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My lathering technique with Italian soft soaps

Marco

B&B's Man in Italy
Lately I've seen that some B&B members are having issues regarding how to create a good lather with Italian soft soaps. And I have personally received several PMs regarding this subject, with many asking me what kind of lathering technique I actually use. Here is a simple tutorial for new wet shavers or for those who just are unable to get satisfying results with soft soaps.

1. Italian soft soaps like brushes with soft tips and great backbone. You can use a quality boar or badger brush of your choice with the above specs. I prefer boars, as in the old Italian barbershop tradition.

2. Run your brush under hot water (or simply soak it) for at least 30 seconds.

3. Turn your brush upside-down WITHOUT shaking it. Allow only the gravity water to fall down and move your brush carefully, since it has to be kept full of water.

4. Start making swirls on the surface of the soap. You have to proceed slowly, without pressure on the brush. Remember that it's very wet.

5. Heavily load your brush for about 45/60 seconds making around 100/120 swirls. Please keep in mind that the loading time and number of swirls also depend on how big your brush is and how much water it can retain.

6. Move the brush onto your face and face lather. Again, be careful, you'll have a LOT of lather to handle.

7. While face lathering add, slowly and progressively, a few drops of water per time to your brush. Or, alternatively, lightly wet the tips of the brush. I personally prefer to add drops of water to the brush because I have a better control of the soap/water ratio.

8. You bring the lather to the right consistency.

*** The main concept to always keep in mind is simple: a lot of water + a lot of swirls + a lot of soap = a lot of great, thick, slick and effective lather. ***

I learned this technique from an old Italian Master Barber with over 40 years of experience and I've been using it with great results for almost 16 years.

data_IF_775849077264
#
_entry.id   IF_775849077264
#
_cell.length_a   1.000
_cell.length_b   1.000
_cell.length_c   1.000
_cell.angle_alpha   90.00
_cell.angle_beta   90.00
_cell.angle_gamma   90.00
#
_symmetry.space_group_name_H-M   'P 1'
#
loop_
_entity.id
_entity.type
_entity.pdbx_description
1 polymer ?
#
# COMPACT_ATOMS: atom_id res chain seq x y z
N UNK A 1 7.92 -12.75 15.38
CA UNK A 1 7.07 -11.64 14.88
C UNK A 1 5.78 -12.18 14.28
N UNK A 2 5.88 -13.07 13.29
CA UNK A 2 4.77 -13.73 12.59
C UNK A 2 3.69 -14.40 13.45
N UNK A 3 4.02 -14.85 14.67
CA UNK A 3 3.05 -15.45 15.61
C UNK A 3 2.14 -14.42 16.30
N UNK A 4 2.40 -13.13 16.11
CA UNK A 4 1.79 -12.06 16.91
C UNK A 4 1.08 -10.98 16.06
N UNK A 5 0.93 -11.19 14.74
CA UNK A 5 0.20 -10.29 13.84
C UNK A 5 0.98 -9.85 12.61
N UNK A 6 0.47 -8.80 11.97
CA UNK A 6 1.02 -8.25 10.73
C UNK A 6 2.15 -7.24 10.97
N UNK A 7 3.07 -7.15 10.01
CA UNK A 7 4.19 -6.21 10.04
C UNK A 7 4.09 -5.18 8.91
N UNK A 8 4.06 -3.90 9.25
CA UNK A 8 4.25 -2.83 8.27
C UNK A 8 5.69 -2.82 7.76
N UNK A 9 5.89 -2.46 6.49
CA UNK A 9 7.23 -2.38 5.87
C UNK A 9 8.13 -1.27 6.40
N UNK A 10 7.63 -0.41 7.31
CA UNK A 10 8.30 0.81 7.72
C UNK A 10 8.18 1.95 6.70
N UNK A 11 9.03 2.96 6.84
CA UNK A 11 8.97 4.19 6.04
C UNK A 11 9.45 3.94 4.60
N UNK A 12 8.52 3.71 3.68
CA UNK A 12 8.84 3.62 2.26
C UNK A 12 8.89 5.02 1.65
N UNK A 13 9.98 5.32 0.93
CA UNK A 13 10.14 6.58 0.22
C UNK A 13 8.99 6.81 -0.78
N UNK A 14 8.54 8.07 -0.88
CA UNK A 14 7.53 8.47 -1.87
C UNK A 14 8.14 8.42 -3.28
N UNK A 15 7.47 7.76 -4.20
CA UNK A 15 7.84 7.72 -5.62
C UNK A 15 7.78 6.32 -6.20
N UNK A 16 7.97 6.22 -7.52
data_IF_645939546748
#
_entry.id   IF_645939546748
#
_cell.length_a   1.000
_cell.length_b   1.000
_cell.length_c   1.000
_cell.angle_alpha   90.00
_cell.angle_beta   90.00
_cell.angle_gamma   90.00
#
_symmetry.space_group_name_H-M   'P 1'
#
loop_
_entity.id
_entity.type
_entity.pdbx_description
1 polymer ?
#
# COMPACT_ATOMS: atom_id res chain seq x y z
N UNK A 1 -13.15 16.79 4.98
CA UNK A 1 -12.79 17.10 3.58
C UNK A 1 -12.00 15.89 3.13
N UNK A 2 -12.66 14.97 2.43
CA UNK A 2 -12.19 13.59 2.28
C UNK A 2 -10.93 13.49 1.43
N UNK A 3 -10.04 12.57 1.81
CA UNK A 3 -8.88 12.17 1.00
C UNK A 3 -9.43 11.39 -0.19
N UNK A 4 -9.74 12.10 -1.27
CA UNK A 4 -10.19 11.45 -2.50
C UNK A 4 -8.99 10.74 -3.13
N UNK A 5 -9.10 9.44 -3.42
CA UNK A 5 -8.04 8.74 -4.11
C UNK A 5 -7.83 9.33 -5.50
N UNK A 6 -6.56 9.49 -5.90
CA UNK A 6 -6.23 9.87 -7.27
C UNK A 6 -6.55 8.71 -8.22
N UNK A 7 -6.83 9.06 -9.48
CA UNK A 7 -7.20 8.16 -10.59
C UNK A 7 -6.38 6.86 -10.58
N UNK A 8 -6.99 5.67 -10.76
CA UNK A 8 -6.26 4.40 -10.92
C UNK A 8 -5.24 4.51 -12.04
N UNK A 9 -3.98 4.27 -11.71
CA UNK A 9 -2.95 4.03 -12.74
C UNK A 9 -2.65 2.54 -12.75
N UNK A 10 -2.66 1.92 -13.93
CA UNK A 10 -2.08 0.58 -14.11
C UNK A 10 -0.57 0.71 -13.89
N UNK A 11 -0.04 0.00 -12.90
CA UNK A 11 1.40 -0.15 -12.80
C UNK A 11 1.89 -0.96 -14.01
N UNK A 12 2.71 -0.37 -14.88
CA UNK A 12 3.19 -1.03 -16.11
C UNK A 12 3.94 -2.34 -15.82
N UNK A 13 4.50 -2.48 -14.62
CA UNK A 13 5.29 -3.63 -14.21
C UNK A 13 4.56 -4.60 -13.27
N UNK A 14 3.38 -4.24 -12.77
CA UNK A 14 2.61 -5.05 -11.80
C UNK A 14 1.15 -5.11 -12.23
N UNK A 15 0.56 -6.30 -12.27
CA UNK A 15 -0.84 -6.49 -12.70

P.S. This lathering technique works very well even with hard, triple milled soaps. Exactly as described above, with the sole exception that I soften the surface of hard soaps with a dozen drops of water before starting to make swirls.
 
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Excellent, excellent, excellent!

This should be stickied. Well done, Marco. :thumbup:

+1, please make this a stickie.
Kind members could help by even posting pictures!
(although the steps are pretty self-explanatory as it is, but I just love pics with beautiful brushes and lather :thumbup1:)
 
Lately I’ve seen that some B&B members are having issues regarding “how to create a good lather” with Italian soft soaps. And I have personally received several PM’s regarding this subject, with many asking me what kind of lathering technique I actually use. Here is a simple tutorial for new wet shavers or for those who just are unable to get satisfying results with soft soaps.

1. Italian soft soaps like brushes with soft tips and great backbone. You can use a quality boar or badger brush of your choice with the above specs. I prefer boars, as in the old Italian barbershop tradition.